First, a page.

The Basics:

Epicureanism is generally misunderstood as hedonistic and extravagant living.  However, the pleasure Epicurus refers to is the tranquility that’s gained through living a simple life.  The goal of his philosophy was to liberate people from worry and to achieve peacefulness in mind, body and spirit.  Epicurus created cooperative and collaborative communities by demonstrating his doctrines through actual practice.  He was benevolent, modest, and loved his country.


Epicurus was the most prolific writer in ancient times and influenced some of the greatest minds in history including: Francis Bacon, Jeremy Bentham, Karl Marx, Friedrich Nietzsche, Immanuel Kant, David Hume, Michel Foucault, Thomas Hobbes, John Stuart Mill, Galileo, Isaac Newton and Thomas Jefferson.  In fact, the core philosophy of Epicurus is a cornerstone of the Declaration of Independence: everyone is created equal and everyone has the inalienable rights of life, liberty and the pursuit of happiness.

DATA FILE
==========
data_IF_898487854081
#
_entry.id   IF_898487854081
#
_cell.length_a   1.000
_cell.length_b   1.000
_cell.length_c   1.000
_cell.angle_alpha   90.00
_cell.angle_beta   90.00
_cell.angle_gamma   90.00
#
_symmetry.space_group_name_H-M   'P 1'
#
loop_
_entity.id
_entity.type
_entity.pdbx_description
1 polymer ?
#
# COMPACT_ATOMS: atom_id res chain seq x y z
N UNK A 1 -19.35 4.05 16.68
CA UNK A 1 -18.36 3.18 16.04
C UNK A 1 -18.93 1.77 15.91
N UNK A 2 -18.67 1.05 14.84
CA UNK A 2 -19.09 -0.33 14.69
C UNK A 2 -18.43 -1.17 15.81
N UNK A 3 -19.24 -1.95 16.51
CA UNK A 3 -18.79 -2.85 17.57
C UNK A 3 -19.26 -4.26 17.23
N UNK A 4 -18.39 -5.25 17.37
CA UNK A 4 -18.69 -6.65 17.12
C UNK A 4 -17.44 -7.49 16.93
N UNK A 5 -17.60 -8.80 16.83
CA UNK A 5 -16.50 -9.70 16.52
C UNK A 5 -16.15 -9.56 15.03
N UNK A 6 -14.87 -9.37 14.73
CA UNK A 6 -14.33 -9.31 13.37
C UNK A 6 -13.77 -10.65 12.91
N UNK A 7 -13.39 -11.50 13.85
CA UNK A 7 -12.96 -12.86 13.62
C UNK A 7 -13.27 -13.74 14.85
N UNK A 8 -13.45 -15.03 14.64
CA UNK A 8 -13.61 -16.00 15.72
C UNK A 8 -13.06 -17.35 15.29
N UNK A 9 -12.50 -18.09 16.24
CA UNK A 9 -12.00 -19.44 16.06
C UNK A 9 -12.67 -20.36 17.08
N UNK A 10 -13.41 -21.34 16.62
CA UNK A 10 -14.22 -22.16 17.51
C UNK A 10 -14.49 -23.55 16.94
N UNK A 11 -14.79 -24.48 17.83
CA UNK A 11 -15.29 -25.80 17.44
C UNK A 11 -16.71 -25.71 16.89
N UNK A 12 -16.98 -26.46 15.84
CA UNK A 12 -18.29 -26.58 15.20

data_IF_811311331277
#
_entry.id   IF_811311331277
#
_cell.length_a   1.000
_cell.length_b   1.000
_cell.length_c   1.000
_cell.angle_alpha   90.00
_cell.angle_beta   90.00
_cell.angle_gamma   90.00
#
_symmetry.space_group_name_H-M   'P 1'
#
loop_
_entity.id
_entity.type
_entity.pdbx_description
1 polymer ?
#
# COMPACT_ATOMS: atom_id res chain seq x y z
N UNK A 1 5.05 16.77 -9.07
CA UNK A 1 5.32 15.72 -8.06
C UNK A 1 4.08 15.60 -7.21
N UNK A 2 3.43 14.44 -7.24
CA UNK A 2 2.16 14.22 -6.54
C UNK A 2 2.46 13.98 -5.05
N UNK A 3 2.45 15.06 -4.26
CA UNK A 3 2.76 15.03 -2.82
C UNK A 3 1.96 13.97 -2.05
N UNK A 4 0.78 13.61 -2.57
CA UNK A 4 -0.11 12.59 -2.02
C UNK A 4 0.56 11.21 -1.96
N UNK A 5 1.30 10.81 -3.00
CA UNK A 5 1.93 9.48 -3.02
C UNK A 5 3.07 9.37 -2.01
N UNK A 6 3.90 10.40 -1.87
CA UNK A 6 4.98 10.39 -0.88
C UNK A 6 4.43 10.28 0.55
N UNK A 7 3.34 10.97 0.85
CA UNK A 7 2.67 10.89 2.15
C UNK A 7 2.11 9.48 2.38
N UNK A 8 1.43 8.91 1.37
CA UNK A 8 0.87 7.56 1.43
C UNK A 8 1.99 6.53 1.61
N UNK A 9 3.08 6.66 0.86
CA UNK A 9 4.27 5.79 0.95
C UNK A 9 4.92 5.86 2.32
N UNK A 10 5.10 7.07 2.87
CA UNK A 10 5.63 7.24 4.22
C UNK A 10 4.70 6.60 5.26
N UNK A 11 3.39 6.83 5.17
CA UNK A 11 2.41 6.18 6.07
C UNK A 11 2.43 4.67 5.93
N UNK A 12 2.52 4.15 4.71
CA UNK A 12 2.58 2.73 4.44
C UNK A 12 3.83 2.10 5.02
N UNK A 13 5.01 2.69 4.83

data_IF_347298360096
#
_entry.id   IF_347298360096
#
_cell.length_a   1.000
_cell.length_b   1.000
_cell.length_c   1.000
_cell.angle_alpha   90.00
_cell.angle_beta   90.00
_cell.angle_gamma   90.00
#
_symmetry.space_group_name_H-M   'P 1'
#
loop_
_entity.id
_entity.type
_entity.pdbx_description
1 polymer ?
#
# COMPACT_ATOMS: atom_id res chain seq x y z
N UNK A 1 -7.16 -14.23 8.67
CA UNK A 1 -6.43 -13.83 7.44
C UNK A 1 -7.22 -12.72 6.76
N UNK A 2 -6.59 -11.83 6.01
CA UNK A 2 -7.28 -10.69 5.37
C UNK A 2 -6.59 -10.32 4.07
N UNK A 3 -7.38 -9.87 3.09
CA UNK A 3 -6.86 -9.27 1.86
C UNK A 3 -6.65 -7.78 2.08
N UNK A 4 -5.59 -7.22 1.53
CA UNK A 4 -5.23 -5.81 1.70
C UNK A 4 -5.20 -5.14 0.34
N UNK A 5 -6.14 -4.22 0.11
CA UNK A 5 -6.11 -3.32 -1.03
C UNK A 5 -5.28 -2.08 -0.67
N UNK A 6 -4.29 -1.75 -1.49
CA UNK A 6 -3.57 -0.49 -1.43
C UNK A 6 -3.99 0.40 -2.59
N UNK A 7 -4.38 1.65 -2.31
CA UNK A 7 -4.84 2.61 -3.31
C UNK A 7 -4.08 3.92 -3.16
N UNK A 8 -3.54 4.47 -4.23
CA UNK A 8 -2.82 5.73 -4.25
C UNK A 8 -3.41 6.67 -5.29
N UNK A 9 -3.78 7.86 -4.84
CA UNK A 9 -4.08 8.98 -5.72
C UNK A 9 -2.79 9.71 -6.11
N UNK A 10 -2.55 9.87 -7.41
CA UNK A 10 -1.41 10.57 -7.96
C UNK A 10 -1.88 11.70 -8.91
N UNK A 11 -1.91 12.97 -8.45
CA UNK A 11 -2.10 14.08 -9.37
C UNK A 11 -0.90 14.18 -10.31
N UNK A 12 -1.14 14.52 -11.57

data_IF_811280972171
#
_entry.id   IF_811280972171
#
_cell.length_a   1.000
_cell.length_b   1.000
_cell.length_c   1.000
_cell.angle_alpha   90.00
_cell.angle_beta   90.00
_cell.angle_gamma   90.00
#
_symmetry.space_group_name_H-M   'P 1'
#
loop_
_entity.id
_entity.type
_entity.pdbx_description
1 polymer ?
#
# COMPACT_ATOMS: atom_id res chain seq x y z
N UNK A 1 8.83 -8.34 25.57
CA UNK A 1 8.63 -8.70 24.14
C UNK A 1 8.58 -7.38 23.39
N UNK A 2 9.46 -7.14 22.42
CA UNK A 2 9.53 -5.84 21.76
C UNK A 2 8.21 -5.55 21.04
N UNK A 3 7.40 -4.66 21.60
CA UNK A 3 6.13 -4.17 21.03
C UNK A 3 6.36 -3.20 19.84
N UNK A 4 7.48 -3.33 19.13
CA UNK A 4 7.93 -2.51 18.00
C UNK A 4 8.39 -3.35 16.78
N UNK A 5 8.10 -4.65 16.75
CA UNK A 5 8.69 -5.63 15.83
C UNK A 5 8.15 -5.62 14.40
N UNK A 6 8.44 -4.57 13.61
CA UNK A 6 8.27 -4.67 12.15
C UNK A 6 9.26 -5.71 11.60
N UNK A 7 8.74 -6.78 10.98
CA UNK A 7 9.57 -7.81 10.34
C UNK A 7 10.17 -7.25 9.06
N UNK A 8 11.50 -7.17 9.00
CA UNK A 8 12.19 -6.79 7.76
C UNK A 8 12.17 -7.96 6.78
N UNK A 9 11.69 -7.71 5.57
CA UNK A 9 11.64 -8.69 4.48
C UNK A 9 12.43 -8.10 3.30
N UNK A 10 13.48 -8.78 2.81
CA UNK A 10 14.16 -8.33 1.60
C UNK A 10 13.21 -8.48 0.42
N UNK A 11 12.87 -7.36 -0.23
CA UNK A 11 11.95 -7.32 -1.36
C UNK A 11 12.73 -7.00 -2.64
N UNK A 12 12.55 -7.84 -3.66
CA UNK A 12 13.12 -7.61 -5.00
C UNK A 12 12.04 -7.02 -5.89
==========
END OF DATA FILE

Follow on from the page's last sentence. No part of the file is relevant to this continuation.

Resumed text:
Although Epicurus grew up in poverty, he was determined to make a difference for the greatest good.  The emotional and financial support he received from his family allowed him to finish his studies and develop his passions.  He eventually started a school and was the first Greek philosopher to admit women and slaves.  This radical form of human equality was unheard of and created significant conflict within the social structure of Greek civilization.

As one of the first humanists, Epicurus practiced a human-centered approach to solving problems like injustice and inequity.  He believed that self-realization (knowledge of self and others) can be achieved through reason. His reciprocal “do unto others” code of ethics is also the earliest known in ancient Greece.

Ingredients for a Happy Life:

  1. Friends: Acquire prudent friends and eat with them as often as possible
  2. Freedom: Live a life devoid of financial difficulty
  3. Analyzed Life: Think and reflect on our needs and wants

The Garden:

Epicurus created a place known as The Garden.  The Garden was a sanctuary where people from all walks of life collaborated for the purpose of making positive changes in their communities.  Those entering The Garden passed a through gate with the following inscription:

Stranger, please do not depart.  Our highest good here is a simple life.  The caretaker is a kind host and welcomes you with food and drink.  The Garden doesn’t whet appetites; it quenches them.

In the words of Epicurus, “We wish you joy!”